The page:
That Old Adage About Dogs Resembling Their Owners? New Research Suggests It’s True

Dog personality may share similar characteristics to that of human personality.

It’s well known that human personalities change as we age. Now a detailed study of dog personalities indicates that our canine companions often go through remarkably similar changes during their lives—and our own personalities may be a key factor.

Psychologists at Michigan State University published a paper this month in the Journal of Research in Personality that examined dog personalities and found some evidence to support the old adage that dogs resemble their owners. “Dog personality may share similar characteristics to that of human personality,” the study said in summarizing its findings.

“When humans go through big changes in life, their personality traits can change. We found that this also happens with dogs—and to a surprisingly large degree,” William Chopik, a Michigan State professor of psychology and the study’s lead author spoke to Sciencedaily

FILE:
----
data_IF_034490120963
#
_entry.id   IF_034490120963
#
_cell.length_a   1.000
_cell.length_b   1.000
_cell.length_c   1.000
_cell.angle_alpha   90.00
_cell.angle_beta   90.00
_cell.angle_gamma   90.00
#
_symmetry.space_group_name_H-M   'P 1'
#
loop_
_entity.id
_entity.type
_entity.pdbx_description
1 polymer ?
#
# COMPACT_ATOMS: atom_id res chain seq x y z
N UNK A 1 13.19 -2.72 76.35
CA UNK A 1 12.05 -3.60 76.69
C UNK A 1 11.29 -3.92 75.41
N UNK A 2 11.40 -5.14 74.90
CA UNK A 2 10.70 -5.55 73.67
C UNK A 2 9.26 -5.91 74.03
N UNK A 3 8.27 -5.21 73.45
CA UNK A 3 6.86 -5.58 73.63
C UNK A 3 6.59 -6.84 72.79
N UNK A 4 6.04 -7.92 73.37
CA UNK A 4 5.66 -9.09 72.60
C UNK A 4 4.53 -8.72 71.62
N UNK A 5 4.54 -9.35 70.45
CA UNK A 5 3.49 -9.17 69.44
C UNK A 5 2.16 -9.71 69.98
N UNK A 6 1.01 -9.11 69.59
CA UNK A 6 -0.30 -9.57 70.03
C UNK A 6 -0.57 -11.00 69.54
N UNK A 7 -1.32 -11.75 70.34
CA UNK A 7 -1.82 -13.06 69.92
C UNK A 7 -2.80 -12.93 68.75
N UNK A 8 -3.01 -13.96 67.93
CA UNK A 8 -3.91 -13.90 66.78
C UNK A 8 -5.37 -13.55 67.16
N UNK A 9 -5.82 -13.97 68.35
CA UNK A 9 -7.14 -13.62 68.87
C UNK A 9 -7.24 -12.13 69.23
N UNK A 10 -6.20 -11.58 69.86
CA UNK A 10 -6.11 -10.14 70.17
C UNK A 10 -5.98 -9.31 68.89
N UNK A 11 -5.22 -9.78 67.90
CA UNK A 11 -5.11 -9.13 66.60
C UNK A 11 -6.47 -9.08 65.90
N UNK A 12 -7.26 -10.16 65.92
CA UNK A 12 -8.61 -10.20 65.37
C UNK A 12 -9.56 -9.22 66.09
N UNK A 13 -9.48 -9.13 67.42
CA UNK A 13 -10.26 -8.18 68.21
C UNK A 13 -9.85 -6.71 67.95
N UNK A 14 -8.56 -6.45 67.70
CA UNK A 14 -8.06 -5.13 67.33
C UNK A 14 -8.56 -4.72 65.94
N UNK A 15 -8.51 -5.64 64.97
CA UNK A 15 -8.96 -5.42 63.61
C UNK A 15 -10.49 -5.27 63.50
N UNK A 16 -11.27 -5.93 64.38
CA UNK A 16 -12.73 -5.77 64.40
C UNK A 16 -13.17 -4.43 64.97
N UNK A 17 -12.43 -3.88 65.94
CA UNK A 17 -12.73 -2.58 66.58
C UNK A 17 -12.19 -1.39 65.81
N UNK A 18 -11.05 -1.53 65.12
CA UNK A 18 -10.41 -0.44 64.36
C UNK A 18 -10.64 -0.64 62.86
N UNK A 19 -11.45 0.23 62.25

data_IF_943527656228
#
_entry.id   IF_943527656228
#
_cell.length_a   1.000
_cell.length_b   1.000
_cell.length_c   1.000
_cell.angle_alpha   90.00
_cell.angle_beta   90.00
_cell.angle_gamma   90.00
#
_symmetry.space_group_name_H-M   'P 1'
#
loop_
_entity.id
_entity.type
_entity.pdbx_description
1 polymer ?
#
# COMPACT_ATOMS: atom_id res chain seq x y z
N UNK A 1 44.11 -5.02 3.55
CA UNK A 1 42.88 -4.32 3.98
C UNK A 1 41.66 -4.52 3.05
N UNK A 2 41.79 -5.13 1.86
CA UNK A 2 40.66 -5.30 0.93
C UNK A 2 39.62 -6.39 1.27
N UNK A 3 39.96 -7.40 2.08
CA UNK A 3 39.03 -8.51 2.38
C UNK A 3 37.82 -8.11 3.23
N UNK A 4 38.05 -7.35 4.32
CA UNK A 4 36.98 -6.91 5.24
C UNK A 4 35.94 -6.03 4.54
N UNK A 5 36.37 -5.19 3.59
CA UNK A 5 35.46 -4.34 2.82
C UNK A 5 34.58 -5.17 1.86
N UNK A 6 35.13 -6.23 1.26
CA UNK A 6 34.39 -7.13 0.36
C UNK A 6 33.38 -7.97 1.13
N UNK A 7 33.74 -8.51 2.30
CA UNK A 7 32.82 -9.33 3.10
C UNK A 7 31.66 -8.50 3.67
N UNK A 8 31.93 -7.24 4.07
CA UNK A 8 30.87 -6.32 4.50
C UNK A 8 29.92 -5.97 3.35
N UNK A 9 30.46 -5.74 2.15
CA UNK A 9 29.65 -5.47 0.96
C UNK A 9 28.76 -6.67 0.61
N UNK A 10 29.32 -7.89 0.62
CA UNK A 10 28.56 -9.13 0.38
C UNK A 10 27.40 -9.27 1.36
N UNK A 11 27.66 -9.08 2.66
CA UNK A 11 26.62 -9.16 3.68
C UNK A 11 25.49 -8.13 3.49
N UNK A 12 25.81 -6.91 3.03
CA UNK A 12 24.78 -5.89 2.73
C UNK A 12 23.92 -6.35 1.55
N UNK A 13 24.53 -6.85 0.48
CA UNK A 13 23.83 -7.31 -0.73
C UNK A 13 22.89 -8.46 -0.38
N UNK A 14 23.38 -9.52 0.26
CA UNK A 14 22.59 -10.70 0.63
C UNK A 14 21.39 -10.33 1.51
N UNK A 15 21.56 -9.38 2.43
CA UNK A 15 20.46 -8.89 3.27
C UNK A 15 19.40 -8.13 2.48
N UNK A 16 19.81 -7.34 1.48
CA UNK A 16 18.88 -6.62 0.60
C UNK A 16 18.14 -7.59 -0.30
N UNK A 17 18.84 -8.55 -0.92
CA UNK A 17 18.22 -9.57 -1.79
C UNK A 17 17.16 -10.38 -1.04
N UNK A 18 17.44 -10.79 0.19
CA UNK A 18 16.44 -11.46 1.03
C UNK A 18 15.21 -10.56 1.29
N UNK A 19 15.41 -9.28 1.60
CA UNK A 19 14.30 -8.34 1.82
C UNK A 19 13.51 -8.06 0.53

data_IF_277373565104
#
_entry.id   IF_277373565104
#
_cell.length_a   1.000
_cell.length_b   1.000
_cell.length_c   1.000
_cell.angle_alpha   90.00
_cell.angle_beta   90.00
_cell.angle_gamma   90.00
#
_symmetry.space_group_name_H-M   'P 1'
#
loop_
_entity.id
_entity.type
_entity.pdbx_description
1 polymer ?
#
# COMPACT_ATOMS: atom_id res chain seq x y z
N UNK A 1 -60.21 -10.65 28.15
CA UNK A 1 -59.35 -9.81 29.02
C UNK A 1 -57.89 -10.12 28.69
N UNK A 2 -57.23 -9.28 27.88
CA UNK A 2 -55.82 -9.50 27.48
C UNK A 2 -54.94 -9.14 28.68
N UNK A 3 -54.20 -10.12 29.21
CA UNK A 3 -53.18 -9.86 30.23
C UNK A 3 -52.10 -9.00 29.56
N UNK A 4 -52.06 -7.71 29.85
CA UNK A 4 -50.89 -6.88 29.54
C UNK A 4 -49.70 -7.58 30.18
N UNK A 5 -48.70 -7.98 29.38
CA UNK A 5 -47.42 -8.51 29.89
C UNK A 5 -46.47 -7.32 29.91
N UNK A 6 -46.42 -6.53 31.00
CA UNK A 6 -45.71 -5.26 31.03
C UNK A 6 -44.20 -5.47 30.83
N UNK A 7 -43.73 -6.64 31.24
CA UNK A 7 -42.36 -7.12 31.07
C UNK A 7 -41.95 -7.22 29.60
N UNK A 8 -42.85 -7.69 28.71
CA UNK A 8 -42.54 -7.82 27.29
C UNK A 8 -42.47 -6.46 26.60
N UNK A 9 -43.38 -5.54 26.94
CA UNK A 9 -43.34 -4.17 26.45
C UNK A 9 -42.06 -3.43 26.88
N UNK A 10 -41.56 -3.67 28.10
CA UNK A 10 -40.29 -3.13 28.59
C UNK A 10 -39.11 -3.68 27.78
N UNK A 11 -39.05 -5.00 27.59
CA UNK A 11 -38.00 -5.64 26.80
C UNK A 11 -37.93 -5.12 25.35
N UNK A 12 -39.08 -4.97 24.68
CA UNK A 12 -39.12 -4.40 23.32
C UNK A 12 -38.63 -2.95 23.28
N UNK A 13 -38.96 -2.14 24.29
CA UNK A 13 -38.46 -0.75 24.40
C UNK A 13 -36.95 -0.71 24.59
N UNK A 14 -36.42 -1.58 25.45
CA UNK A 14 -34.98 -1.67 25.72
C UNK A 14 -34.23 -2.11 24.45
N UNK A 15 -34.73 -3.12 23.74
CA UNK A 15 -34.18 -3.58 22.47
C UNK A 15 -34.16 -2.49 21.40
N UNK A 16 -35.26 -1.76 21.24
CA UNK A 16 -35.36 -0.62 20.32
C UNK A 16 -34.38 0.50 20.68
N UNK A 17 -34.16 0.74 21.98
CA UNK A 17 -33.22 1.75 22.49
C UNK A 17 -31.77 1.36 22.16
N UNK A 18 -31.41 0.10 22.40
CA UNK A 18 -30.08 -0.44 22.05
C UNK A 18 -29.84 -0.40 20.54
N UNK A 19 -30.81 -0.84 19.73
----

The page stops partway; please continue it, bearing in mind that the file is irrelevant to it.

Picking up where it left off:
“We expected the dogs’ personalities to be fairly stable because they don’t have wild lifestyle changes humans do, but they actually change a lot,” Chopik said. “We uncovered similarities to their owners, the optimal time for training, and even a time in their lives that they can get more aggressive toward other animals.”

As reported by Fortune.com, the study surveyed people who owned 1,681 dogs belonging to 50 breeds and aged between a few months and 15 years. The owners were asked to evaluate their dogs’ personalities and behavioral history, along with their own personalities.

Chopik found that the “sweet spot” for obedience training came well beyond puppihood, at around six years old, when dogs have outgrown their excitable puppy ways but before old habits settle in. That’s also the age when dogs are most likely to show aggressiveness to humans or other animals.

The study also indicated that personality traits that can emerge in dogs over time—excitation, aggression, fear, and anxiety—can be amplified by the behavior of their human companions. Overall, the people who were most satisfied with their dogs were the ones who invested in obedience training and who offered their dogs an active and playful life.

 

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